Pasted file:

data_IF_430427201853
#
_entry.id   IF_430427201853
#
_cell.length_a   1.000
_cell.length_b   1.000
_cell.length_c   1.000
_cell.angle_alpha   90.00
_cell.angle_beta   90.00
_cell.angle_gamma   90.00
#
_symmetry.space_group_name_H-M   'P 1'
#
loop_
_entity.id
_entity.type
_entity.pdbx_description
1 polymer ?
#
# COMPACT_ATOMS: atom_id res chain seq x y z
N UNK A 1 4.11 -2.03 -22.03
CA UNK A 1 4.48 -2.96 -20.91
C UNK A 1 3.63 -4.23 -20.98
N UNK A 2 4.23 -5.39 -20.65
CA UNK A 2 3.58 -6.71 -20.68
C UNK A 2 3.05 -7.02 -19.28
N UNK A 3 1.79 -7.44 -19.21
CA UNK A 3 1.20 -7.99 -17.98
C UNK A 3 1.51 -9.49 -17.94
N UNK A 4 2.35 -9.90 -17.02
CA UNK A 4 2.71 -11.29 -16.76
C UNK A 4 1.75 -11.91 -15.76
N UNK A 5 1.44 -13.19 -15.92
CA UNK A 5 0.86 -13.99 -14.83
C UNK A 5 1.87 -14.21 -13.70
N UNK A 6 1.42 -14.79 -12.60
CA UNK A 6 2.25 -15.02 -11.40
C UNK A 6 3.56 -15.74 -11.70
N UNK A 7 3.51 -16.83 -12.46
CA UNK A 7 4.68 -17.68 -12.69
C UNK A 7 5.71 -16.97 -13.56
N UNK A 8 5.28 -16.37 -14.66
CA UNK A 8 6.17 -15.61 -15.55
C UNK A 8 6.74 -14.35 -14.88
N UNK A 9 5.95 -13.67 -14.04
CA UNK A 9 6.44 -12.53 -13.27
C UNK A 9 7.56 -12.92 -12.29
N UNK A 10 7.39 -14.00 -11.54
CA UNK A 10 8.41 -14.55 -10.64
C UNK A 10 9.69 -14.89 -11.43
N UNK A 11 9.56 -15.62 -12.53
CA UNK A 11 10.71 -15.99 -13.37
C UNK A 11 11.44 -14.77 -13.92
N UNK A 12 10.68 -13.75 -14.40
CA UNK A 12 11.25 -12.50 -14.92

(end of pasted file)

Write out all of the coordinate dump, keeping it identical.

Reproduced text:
data_IF_430427201853
#
_entry.id   IF_430427201853
#
_cell.length_a   1.000
_cell.length_b   1.000
_cell.length_c   1.000
_cell.angle_alpha   90.00
_cell.angle_beta   90.00
_cell.angle_gamma   90.00
#
_symmetry.space_group_name_H-M   'P 1'
#
loop_
_entity.id
_entity.type
_entity.pdbx_description
1 polymer ?
#
# COMPACT_ATOMS: atom_id res chain seq x y z
N UNK A 1 4.11 -2.03 -22.03
CA UNK A 1 4.48 -2.96 -20.91
C UNK A 1 3.63 -4.23 -20.98
N UNK A 2 4.23 -5.39 -20.65
CA UNK A 2 3.58 -6.71 -20.68
C UNK A 2 3.05 -7.02 -19.28
N UNK A 3 1.79 -7.44 -19.21
CA UNK A 3 1.20 -7.99 -17.98
C UNK A 3 1.51 -9.49 -17.94
N UNK A 4 2.35 -9.90 -17.02
CA UNK A 4 2.71 -11.29 -16.76
C UNK A 4 1.75 -11.91 -15.76
N UNK A 5 1.44 -13.19 -15.92
CA UNK A 5 0.86 -13.99 -14.83
C UNK A 5 1.87 -14.21 -13.70
N UNK A 6 1.42 -14.79 -12.60
CA UNK A 6 2.25 -15.02 -11.40
C UNK A 6 3.56 -15.74 -11.70
N UNK A 7 3.51 -16.83 -12.46
CA UNK A 7 4.68 -17.68 -12.69
C UNK A 7 5.71 -16.97 -13.56
N UNK A 8 5.28 -16.37 -14.66
CA UNK A 8 6.17 -15.61 -15.55
C UNK A 8 6.74 -14.35 -14.88
N UNK A 9 5.95 -13.67 -14.04
CA UNK A 9 6.44 -12.53 -13.27
C UNK A 9 7.56 -12.92 -12.29
N UNK A 10 7.39 -14.00 -11.54
CA UNK A 10 8.41 -14.55 -10.64
C UNK A 10 9.69 -14.89 -11.43
N UNK A 11 9.56 -15.62 -12.53
CA UNK A 11 10.71 -15.99 -13.37
C UNK A 11 11.44 -14.77 -13.92
N UNK A 12 10.68 -13.75 -14.40
CA UNK A 12 11.25 -12.50 -14.92